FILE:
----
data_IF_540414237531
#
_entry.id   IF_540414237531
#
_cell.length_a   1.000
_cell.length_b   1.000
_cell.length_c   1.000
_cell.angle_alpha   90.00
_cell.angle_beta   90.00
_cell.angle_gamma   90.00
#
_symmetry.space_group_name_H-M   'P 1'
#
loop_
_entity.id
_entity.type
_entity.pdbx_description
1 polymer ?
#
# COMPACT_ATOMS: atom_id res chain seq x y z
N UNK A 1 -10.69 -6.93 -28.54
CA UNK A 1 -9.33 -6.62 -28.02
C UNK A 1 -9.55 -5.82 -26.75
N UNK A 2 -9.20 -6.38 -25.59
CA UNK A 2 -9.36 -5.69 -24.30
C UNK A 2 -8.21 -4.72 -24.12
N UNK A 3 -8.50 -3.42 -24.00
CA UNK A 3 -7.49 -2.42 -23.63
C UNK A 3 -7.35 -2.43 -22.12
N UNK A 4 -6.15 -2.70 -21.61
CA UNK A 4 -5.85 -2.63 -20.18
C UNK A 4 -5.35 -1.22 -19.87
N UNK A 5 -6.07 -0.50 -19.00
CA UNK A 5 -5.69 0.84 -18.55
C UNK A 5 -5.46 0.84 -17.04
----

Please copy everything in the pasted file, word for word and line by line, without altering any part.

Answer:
data_IF_540414237531
#
_entry.id   IF_540414237531
#
_cell.length_a   1.000
_cell.length_b   1.000
_cell.length_c   1.000
_cell.angle_alpha   90.00
_cell.angle_beta   90.00
_cell.angle_gamma   90.00
#
_symmetry.space_group_name_H-M   'P 1'
#
loop_
_entity.id
_entity.type
_entity.pdbx_description
1 polymer ?
#
# COMPACT_ATOMS: atom_id res chain seq x y z
N UNK A 1 -10.69 -6.93 -28.54
CA UNK A 1 -9.33 -6.62 -28.02
C UNK A 1 -9.55 -5.82 -26.75
N UNK A 2 -9.20 -6.38 -25.59
CA UNK A 2 -9.36 -5.69 -24.30
C UNK A 2 -8.21 -4.72 -24.12
N UNK A 3 -8.50 -3.42 -24.00
CA UNK A 3 -7.49 -2.42 -23.63
C UNK A 3 -7.35 -2.43 -22.12
N UNK A 4 -6.15 -2.70 -21.61
CA UNK A 4 -5.85 -2.63 -20.18
C UNK A 4 -5.35 -1.22 -19.87
N UNK A 5 -6.07 -0.50 -19.00
CA UNK A 5 -5.69 0.84 -18.55
C UNK A 5 -5.46 0.84 -17.04